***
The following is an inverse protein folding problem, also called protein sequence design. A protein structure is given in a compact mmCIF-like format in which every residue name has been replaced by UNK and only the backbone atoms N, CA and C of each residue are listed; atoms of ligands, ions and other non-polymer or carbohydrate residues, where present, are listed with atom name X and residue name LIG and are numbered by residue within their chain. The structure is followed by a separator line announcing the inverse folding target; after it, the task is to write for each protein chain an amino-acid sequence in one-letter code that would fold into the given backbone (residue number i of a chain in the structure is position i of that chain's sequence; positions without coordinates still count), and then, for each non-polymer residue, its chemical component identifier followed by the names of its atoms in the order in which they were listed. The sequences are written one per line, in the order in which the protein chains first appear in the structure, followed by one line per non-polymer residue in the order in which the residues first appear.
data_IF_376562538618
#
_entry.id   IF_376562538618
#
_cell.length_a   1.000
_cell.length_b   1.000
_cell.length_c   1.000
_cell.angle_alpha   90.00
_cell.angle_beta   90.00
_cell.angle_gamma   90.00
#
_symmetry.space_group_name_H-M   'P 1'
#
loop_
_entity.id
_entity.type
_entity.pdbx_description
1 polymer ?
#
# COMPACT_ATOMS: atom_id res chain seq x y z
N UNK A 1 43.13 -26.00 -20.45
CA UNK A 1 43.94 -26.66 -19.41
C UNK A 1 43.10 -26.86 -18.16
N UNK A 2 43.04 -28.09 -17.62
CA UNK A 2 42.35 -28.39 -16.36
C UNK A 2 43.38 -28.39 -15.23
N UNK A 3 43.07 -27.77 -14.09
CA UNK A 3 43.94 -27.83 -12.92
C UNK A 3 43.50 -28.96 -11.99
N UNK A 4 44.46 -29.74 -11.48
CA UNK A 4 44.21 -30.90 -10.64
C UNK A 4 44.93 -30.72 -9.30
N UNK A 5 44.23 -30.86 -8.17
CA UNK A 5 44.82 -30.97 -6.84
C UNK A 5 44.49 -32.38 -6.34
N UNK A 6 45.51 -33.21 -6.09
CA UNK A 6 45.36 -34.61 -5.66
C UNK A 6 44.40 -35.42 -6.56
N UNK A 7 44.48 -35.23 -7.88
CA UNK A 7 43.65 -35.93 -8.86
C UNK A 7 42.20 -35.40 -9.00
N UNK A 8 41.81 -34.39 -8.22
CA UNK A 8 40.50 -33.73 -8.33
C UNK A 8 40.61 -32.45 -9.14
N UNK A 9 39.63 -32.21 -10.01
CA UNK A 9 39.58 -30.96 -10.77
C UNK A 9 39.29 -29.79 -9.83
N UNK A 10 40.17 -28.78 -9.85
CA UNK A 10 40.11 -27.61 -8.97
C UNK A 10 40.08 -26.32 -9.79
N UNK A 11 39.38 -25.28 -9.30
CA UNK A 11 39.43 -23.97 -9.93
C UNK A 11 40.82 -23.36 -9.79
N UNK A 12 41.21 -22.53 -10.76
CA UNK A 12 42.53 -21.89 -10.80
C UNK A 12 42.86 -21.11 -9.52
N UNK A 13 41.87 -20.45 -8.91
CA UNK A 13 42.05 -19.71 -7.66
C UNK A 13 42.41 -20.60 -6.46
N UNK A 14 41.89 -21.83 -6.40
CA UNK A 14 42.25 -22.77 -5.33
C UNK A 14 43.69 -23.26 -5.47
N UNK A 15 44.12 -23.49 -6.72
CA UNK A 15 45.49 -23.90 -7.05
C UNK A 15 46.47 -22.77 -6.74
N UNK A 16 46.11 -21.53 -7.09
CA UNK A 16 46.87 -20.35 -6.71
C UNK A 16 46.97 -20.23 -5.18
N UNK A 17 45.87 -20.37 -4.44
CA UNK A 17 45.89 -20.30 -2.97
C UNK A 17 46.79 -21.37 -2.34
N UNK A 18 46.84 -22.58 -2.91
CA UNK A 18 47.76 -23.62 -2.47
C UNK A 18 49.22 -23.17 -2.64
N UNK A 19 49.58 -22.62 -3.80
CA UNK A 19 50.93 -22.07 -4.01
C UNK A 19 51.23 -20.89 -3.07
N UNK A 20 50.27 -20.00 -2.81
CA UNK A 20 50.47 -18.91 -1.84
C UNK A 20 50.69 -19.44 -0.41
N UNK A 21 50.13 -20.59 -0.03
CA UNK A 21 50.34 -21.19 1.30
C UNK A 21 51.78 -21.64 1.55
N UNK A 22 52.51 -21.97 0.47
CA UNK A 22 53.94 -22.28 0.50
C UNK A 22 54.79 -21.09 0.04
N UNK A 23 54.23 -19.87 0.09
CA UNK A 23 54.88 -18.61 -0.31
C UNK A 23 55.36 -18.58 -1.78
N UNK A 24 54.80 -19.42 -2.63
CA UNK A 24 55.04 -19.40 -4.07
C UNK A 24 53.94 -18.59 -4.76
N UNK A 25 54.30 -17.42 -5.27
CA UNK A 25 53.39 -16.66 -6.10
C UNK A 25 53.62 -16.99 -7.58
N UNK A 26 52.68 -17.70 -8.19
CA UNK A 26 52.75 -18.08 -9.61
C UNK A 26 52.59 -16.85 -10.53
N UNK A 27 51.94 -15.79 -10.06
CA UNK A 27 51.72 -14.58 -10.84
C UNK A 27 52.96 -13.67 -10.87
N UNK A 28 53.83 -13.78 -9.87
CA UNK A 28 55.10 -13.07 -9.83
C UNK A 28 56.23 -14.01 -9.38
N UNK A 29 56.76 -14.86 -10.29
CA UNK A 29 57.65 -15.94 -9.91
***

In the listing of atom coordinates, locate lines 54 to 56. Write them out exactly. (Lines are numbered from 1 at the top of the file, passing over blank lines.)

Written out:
C UNK A 11 40.82 -23.36 -9.79
N UNK A 12 41.21 -22.53 -10.76
CA UNK A 12 42.53 -21.89 -10.80